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There are already so many good reviews on Amazon for this unusual and magnificent collection of short stories, I’ll try to be brief and add only what might be new and useful. But before I get into the new, I want to emphasize that this book is definitely exquisitely well written. Barrett is an author who understands that a short story improves when every word counts. It’s obvious she spends a great deal of time constructing and rewriting her stories to get them as close to perfect as possible. Reading this book, was my first exposure to Barrett and, frankly, het talent and skill blew me away.

What is particularly noteworthy about these stories are that each is framed within a fascinating history of science context. Because of this unique feature, the book lends itself very well to an unusual type of book discussion group.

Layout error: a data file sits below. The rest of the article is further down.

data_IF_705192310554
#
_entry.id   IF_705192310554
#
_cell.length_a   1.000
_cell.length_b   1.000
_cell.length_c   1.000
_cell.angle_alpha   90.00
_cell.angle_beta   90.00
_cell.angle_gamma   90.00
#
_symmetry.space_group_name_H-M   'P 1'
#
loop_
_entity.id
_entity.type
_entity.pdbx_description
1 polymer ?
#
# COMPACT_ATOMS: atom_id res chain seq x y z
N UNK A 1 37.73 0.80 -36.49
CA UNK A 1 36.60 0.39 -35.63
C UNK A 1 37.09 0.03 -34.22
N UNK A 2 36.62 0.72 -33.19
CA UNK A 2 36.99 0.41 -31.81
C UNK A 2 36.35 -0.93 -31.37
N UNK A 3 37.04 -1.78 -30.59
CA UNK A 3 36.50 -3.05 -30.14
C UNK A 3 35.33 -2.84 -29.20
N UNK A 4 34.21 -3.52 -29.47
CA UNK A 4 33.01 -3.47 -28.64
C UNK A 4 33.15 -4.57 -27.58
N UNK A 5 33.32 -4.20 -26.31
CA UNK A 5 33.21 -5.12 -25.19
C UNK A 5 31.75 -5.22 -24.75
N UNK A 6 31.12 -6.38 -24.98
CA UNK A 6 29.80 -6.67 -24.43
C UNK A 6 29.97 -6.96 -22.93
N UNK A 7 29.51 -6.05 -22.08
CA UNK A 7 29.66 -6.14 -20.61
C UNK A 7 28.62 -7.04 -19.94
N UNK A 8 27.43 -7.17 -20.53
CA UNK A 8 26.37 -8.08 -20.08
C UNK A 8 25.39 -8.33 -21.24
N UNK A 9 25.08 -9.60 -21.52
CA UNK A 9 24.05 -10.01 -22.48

Our discussion sessions were two hours in length and each one centered on one story only. For each session, one member agreed to gather information about the scientific historical context underpinning the story and share it with us in a casual talk of about 45 minutes in length. During the talk, there was ample time for discussion. During the second hour, another member (selected in advance) facilitated the group in an in-depth literary and thematic discussion, often there were specific questions sent out in advance via email. In between the parts, we made time for the usual snacks and chatting.

This format worked very well and helped us get a lot more out of this collection than if we had just read the entire book as a whole and gathered to discuss it for one two-hour session. We were all genuinely fascinated with the science history behind each story, even if it was tangential to the actual theme or purpose of the story. The person doing the talk enjoyed the independent research that went into it and the chance to share that information with the rest of the group. Although we were all very well educated people, most of information we learned in these casual talks was fresh and new. When it came time to discuss each story as a literary work, we had no problem maintaining a lively discussion on a single story for 45 minutes.